Five Reasons to Trust your Muse
by Margaret Dulaney
This morning while I was writing a piece for my Spoken Word Site, Listen Well, and as I sat searching for a particularly tricky word, in it popped, loud, sure, and handed to me, as I would hand a treat to my dog: POP, right in the mouth. “Nomenclature!” It bellowed.
“Oh there you go again, giving me words that I wouldn’t think of using, and of which I am not even sure I know the meaning.”
I open my dictionary, as I’ve done hundreds, perhaps thousands of times on such occasions. Of course the word was perfect; it couldn’t have been more perfect.
I am thoroughly convinced that I have a very well-educated, egg-headed muse that helps me put words together. I can almost see him. Yes, he is decidedly a him, (not sure why). I imagine him to be a departed soul who lived somewhere around the turn of the twentieth century. He adores Ralph Waldo Emerson and Charles Dickens, and interestingly enough, so do I! He has a tremendous respect for words, (like the Japanese, he believes that words have souls). He doesn’t mind my spelling at all, thinks it’s comical, but then I have been speaking more than printing lately.
Books of collected quotations are odious to him, he can be a terrible snob at times. I sense him sniffing, “short cuts” he mutters, “If you need a quote I’ll find it for you,” and he does! He’s remarkable! I will be lead, as if on leash, directly to the very line that most fits my need. Really, he is a darling. I know this would embarrass him to hear, but then come to think of it, he might have put the word darling in my head, he really is that clever. I am so grateful to him that I have imagined writing him a letter. It would go something like this.Dear, dear friend,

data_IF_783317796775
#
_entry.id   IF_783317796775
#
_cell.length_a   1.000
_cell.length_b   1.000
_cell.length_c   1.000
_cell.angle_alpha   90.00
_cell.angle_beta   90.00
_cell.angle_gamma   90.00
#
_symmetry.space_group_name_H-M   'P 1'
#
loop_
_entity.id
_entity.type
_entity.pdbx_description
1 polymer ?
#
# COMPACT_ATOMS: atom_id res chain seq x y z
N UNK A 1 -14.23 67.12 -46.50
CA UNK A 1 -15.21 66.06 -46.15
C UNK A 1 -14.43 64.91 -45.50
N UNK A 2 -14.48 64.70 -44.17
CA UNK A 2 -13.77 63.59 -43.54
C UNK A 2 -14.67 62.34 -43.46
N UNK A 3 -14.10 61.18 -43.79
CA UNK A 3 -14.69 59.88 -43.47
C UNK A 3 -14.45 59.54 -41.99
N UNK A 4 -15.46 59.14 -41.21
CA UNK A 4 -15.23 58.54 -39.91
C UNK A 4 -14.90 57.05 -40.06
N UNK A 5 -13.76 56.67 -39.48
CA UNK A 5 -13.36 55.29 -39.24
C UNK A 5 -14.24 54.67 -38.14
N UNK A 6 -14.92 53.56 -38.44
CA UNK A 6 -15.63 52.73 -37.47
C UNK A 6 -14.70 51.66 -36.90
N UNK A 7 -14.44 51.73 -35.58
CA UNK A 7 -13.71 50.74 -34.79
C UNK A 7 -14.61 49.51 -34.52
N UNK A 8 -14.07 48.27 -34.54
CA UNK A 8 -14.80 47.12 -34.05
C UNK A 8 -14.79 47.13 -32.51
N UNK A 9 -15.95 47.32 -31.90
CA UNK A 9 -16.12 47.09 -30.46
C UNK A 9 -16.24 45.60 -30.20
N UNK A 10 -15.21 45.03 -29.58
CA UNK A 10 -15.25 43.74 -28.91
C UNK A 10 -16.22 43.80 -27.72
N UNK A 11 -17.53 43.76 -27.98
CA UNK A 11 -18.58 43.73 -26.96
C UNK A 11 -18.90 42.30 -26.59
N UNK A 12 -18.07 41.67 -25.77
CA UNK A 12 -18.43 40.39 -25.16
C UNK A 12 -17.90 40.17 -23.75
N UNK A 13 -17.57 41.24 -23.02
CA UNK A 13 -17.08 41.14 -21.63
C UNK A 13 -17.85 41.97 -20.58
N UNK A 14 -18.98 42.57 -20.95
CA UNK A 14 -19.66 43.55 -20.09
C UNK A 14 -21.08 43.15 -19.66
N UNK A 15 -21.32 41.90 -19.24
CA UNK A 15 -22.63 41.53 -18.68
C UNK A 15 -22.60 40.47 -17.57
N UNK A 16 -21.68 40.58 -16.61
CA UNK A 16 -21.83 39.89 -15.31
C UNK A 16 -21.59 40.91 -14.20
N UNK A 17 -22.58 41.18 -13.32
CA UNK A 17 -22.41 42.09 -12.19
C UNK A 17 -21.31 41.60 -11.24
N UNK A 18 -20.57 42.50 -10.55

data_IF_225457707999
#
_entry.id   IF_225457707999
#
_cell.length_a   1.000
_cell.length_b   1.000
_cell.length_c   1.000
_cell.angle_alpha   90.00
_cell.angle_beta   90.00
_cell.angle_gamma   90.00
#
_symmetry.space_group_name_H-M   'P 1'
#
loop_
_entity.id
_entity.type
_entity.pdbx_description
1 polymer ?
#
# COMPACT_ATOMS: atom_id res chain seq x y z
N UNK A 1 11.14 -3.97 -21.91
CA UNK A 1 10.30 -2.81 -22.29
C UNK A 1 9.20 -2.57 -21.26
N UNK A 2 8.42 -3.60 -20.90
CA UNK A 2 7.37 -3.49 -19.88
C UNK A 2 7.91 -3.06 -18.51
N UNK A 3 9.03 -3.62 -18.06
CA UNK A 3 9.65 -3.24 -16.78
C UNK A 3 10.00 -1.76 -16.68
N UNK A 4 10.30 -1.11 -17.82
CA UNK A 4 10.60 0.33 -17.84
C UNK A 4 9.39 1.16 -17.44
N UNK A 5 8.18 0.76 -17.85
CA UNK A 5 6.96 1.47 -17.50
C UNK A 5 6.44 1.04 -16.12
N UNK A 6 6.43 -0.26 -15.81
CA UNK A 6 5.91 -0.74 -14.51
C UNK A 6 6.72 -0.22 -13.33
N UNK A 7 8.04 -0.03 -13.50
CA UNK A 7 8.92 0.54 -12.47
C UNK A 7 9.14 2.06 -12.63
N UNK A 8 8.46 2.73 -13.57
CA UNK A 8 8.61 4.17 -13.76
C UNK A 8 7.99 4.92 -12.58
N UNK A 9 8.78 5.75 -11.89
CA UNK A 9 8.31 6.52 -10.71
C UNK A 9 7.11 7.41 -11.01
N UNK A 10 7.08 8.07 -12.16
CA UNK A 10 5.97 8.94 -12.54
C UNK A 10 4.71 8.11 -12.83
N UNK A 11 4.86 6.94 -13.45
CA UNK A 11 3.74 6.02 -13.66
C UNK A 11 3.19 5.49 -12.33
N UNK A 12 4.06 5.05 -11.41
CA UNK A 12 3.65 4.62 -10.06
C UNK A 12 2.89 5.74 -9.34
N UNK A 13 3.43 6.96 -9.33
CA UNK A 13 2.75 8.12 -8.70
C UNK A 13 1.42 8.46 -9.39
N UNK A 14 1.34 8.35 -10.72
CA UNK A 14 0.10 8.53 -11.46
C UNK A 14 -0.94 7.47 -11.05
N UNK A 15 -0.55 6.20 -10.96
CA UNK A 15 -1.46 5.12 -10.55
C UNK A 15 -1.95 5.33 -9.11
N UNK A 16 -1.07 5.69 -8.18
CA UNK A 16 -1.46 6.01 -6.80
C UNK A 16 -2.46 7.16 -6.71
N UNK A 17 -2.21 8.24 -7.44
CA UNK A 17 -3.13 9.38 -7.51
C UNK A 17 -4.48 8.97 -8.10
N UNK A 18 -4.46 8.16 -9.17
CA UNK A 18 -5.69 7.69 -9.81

Don’t ever think of getting another job!
Five reasons to trust the Muse
1) Muses have better vocabulary.
Words can be Sticky Wickets (11-16-2010); it’s best to trust an expert.
2) They are champs with a metaphor.
Mine gave me the image of a child scientist dissecting a frog for one of my Listen Well offerings, A Small Matter of Great Importance (1-16-2011). I was so grateful.
3) The Muse is like a floating library. Need a quote? Just ask!
They are the ones that search out and introduce you to writers that you might love. If you're lucky, they may be living!
Like C.M. Mayo and Sophy Burnham (2-15-2011).
4)They write by ear, and would never laugh at your spelling.
This funny piece from the Washington Post had me howling with painful empathy.
5) The Muse won’t show up unless you love what you’re writing.
Love seems to be the door through which the muse walks, be sure and clean your cottage well: Our Cottages.
--- Margaret Dulaney
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